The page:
@allow_pull = N'true', @allow_anonymous = N'false',
    @enabled_for_internet = N'false', @snapshot_in_defaultfolder = N'true',
    @compress_snapshot = N'false', @ftp_port = 21, @ftp_login = N'anonymous',
    @allow_subscription_copy = N'false', @add_to_active_directory = N'false',
    @repl_freq = N'continuous', @status = N'active',
    @independent_agent = N'true', @immediate_sync = N'false',
    @allow_sync_tran = N'false', @autogen_sync_procs = N'false',
    @allow_queued_tran = N'false', @allow_dts = N'false', @replicate_ddl = 1,
    @allow_initialize_from_backup = N'false', @enabled_for_p2p = N'false',
    @enabled_for_het_sub = N'false'
GO
EXEC sp_addpublication_snapshot @publication = N'ReplDemo Publication A',
    @frequency_type = 1, @frequency_interval = 0,
    @frequency_relative_interval = 0, @frequency_recurrence_factor = 0,
    @frequency_subday = 0, @frequency_subday_interval = 0,
    @active_start_time_of_day = 0, @active_end_time_of_day = 235959,
    @active_start_date = 0, @active_end_date = 0, @job_login = NULL,
    @job_password = NULL, @publisher_security_mode = 1
GO
-- Adding the transactional articles
EXEC sp_addarticle @publication = N'ReplDemo Publication A',
    @article = N'ReplDemo', @source_owner = N'dbo',
    @source_object = N'ReplDemo', @type = N'logbased', @description = N'',
    @creation_script = N'', @pre_creation_cmd = N'drop',
    @schema_option = 0x00000000080350DF,
    @identityrangemanagementoption = N'manual',
    @destination_table = N'ReplDemo', @destination_owner = N'dbo', @status = 8,
    @vertical_partition = N'false',
    @ins_cmd = N'CALL [dbo].[sp_MSins_dboReplDemo]',
    @del_cmd = N'CALL [dbo].[sp_MSdel_dboReplDemo]',
    @upd_cmd = N'SCALL [dbo].[sp_MSupd_dboReplDemo]'
GO 

-- Adding the transactional publication
EXEC sp_addpublication @publication = N'ReplDemo Publication B',
    @description = N'Publication to demonstrate behavior when same article is in multiple publications',
    @sync_method = N'concurrent', @retention = 0, @allow_push = N'true',
    @allow_pull = N'true', @allow_anonymous = N'false',
    @enabled_for_internet = N'false', @snapshot_in_defaultfolder = N'true',
    @compress_snapshot = N'false', @ftp_port = 21, @ftp_login = N'anonymous',
    @allow_subscription_copy = N'false', @add_to_active_directory = N'false',
    @repl_freq = N'continuous', @status = N'active',
    @independent_agent = N'true', @immediate_sync = N'false',
    @allow_sync_tran = N'false', @autogen_sync_procs = N'false',
    @allow_queued_tran = N'false', @allow_dts = N'false', @replicate_ddl = 1,
    @allow_initialize_from_backup = N'false', @enabled_for_p2p = N'false',
    @enabled_for_het_sub = N'false'
GO
EXEC sp_addpublication_snapshot @publication = N'ReplDemo Publication B',
    @frequency_type = 1, @frequency_interval = 0,
    @frequency_relative_interval = 0, @frequency_recurrence_factor = 0,
    @frequency_subday = 0, @frequency_subday_interval = 0,
    @active_start_time_of_day = 0, @active_end_time_of_day = 235959,
    @active_start_date = 0, @active_end_date = 0, @job_login = NULL,
    @job_password = NULL, @publisher_security_mode = 1
GO
-- Adding the transactional articles
EXEC sp_addarticle @publication = N'ReplDemo Publication B',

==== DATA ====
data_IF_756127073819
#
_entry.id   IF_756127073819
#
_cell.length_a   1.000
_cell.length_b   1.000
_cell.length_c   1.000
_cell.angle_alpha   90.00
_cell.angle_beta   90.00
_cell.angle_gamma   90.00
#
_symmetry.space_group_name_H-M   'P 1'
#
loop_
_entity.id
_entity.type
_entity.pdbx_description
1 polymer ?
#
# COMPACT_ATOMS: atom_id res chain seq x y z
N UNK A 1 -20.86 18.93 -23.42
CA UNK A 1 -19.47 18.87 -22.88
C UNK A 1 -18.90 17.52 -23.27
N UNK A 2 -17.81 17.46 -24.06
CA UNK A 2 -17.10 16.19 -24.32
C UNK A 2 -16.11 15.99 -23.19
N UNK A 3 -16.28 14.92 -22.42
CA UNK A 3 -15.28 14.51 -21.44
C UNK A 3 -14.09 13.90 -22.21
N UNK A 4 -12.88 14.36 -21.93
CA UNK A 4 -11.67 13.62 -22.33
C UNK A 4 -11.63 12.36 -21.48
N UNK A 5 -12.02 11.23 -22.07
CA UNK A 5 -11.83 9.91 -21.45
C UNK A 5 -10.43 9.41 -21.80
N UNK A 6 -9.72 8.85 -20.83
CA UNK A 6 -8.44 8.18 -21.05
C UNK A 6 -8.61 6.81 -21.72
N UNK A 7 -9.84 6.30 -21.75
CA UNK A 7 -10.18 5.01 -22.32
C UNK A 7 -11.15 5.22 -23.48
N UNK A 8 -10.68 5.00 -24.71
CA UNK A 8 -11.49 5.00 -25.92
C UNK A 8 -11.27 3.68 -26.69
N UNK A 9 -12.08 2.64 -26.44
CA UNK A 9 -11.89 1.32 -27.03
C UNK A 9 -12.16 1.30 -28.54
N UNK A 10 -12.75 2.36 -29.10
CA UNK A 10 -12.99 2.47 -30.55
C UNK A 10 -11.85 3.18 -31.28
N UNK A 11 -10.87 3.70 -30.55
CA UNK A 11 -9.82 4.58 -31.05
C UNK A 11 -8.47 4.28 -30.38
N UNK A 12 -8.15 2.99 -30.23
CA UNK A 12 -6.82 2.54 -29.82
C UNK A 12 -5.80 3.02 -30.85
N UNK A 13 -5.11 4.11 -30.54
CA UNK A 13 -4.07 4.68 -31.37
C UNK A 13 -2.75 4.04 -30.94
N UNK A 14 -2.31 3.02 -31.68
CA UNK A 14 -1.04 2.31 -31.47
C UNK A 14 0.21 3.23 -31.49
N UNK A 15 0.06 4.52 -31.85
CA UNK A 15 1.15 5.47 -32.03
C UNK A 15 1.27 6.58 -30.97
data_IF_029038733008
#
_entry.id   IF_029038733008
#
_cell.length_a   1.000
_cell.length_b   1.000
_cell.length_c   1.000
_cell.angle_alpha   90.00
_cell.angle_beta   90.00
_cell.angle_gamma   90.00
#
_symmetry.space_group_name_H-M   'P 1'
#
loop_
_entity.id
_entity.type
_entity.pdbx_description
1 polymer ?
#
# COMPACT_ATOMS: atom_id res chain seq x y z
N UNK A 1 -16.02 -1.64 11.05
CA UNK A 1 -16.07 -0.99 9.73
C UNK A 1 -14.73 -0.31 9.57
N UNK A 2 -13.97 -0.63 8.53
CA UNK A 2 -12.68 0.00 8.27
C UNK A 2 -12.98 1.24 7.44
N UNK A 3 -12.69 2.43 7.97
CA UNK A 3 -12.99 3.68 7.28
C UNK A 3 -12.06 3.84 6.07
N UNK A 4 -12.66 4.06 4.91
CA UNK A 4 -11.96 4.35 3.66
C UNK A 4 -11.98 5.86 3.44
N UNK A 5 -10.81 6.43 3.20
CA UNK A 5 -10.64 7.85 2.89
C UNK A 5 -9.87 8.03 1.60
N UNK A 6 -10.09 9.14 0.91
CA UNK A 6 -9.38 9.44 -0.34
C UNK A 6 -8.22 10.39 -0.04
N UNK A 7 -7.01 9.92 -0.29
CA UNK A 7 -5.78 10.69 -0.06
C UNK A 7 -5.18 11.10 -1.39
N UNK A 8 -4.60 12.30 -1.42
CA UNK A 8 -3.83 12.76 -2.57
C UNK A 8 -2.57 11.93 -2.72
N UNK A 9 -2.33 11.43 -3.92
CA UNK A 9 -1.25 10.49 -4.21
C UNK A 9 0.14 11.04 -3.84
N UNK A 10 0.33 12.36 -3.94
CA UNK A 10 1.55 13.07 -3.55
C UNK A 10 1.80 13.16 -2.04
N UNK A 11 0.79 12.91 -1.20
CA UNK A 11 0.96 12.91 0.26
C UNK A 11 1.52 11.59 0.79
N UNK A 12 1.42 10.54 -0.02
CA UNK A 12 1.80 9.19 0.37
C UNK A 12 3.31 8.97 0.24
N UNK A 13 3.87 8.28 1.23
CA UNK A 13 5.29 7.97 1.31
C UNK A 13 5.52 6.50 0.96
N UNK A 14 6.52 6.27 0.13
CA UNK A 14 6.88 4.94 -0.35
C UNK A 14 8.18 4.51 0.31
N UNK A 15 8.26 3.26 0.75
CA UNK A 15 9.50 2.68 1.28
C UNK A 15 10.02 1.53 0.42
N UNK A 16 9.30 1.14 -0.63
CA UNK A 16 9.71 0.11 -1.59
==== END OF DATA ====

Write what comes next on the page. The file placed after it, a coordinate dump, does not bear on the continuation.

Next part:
@article = N'ReplDemo', @source_owner = N'dbo',
    @source_object = N'ReplDemo', @type = N'logbased', @description = N'',
    @creation_script = N'', @pre_creation_cmd = N'drop',
    @schema_option = 0x00000000080350DF,
    @identityrangemanagementoption = N'manual',
    @destination_table = N'ReplDemo', @destination_owner = N'dbo', @status = 8,
    @vertical_partition = N'false',
    @ins_cmd = N'CALL [dbo].[sp_MSins_dboReplDemo]',
    @del_cmd = N'CALL [dbo].[sp_MSdel_dboReplDemo]',
    @upd_cmd = N'SCALL [dbo].[sp_MSupd_dboReplDemo]'
GO

After creating the publications we create our subscriptions, take & apply the snapshot, and we’re ready to start making changes so we execute this simple insert statement:

INSERT  INTO dbo.ReplDemo
        ( SomeValue )
VALUES  ( 'Test' )

Here’s the million dollar question: How many times does this insert statement get added to the distribution database? To find out we’ll run the following statement on the distributor (after the log reader agent has done it’s work, of course):

SELECT  MSrepl_commands.xact_seqno ,
        MSrepl_commands.article_id ,
        MSrepl_commands.command_id ,
        MSsubscriptions.subscriber_id
FROM    distribution.dbo.MSrepl_commands AS [MSrepl_commands]
        INNER JOIN distribution.dbo.MSsubscriptions AS [MSsubscriptions] ON MSrepl_commands.publisher_database_id = MSsubscriptions.publisher_database_id
                                                              AND MSrepl_commands.article_id = MSsubscriptions.article_id
        INNER JOIN distribution.dbo.MSarticles AS [MSarticles] ON MSsubscriptions.publisher_id = MSarticles.publisher_id
                                                              AND MSsubscriptions.publication_id = MSarticles.publication_id
                                                              AND MSsubscriptions.article_id = MSarticles.article_id
WHERE   MSarticles.article = 'ReplDemo'
ORDER BY MSrepl_commands.xact_seqno ,
        MSrepl_commands.article_id ,
        MSrepl_commands.command_id

Here’s the output of the statement:

Query Results

That’s one row for each publication the table article is included in. Now imagine that an update statement affects 100,000 rows in the table. In this example that would turn into 200,000 rows that will be inserted into the distribution database and need to be cleaned up at a later date. It’s not hard to see how this could lead to performance problems for tables that see a high volume of insert\update\delete activity.

Workarounds
Two workarounds for this behavior come to mind: